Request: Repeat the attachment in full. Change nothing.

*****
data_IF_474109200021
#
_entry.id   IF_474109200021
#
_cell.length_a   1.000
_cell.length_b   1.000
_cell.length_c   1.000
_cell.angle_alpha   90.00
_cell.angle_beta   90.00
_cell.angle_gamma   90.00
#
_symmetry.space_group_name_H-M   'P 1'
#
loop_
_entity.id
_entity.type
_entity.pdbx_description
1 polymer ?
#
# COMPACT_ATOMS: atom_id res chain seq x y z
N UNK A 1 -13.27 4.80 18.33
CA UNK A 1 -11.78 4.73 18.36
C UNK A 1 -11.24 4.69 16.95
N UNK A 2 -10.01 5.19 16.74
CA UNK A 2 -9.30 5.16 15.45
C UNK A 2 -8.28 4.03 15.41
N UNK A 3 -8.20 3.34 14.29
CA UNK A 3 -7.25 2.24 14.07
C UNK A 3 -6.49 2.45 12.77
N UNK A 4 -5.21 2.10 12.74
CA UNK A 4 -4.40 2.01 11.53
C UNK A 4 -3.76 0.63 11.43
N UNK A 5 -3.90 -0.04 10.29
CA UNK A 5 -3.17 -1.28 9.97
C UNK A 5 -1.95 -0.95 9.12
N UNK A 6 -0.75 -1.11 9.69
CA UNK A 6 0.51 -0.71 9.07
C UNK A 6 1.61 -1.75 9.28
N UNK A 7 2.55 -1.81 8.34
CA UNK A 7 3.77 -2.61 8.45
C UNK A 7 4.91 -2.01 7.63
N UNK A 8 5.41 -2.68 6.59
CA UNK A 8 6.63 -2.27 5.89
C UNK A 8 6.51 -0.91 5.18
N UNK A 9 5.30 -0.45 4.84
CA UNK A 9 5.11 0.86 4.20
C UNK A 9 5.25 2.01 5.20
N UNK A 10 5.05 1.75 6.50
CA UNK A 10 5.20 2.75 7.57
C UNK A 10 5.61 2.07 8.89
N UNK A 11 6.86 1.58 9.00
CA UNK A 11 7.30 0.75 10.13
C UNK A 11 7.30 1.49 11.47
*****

data_IF_474109200021
#
_entry.id   IF_474109200021
#
_cell.length_a   1.000
_cell.length_b   1.000
_cell.length_c   1.000
_cell.angle_alpha   90.00
_cell.angle_beta   90.00
_cell.angle_gamma   90.00
#
_symmetry.space_group_name_H-M   'P 1'
#
loop_
_entity.id
_entity.type
_entity.pdbx_description
1 polymer ?
#
# COMPACT_ATOMS: atom_id res chain seq x y z
N UNK A 1 -13.27 4.80 18.33
CA UNK A 1 -11.78 4.73 18.36
C UNK A 1 -11.24 4.69 16.95
N UNK A 2 -10.01 5.19 16.74
CA UNK A 2 -9.30 5.16 15.45
C UNK A 2 -8.28 4.03 15.41
N UNK A 3 -8.20 3.34 14.29
CA UNK A 3 -7.25 2.24 14.07
C UNK A 3 -6.49 2.45 12.77
N UNK A 4 -5.21 2.10 12.74
CA UNK A 4 -4.40 2.01 11.53
C UNK A 4 -3.76 0.63 11.43
N UNK A 5 -3.90 -0.04 10.29
CA UNK A 5 -3.17 -1.28 9.97
C UNK A 5 -1.95 -0.95 9.12
N UNK A 6 -0.75 -1.11 9.69
CA UNK A 6 0.51 -0.71 9.07
C UNK A 6 1.61 -1.75 9.28
N UNK A 7 2.55 -1.81 8.34
CA UNK A 7 3.77 -2.61 8.45
C UNK A 7 4.91 -2.01 7.63
N UNK A 8 5.41 -2.68 6.59
CA UNK A 8 6.63 -2.27 5.89
C UNK A 8 6.51 -0.91 5.18
N UNK A 9 5.30 -0.45 4.84
CA UNK A 9 5.11 0.86 4.20
C UNK A 9 5.25 2.01 5.20
N UNK A 10 5.05 1.75 6.50
CA UNK A 10 5.20 2.75 7.57
C UNK A 10 5.61 2.07 8.89
N UNK A 11 6.86 1.58 9.00
CA UNK A 11 7.30 0.75 10.13
C UNK A 11 7.30 1.49 11.47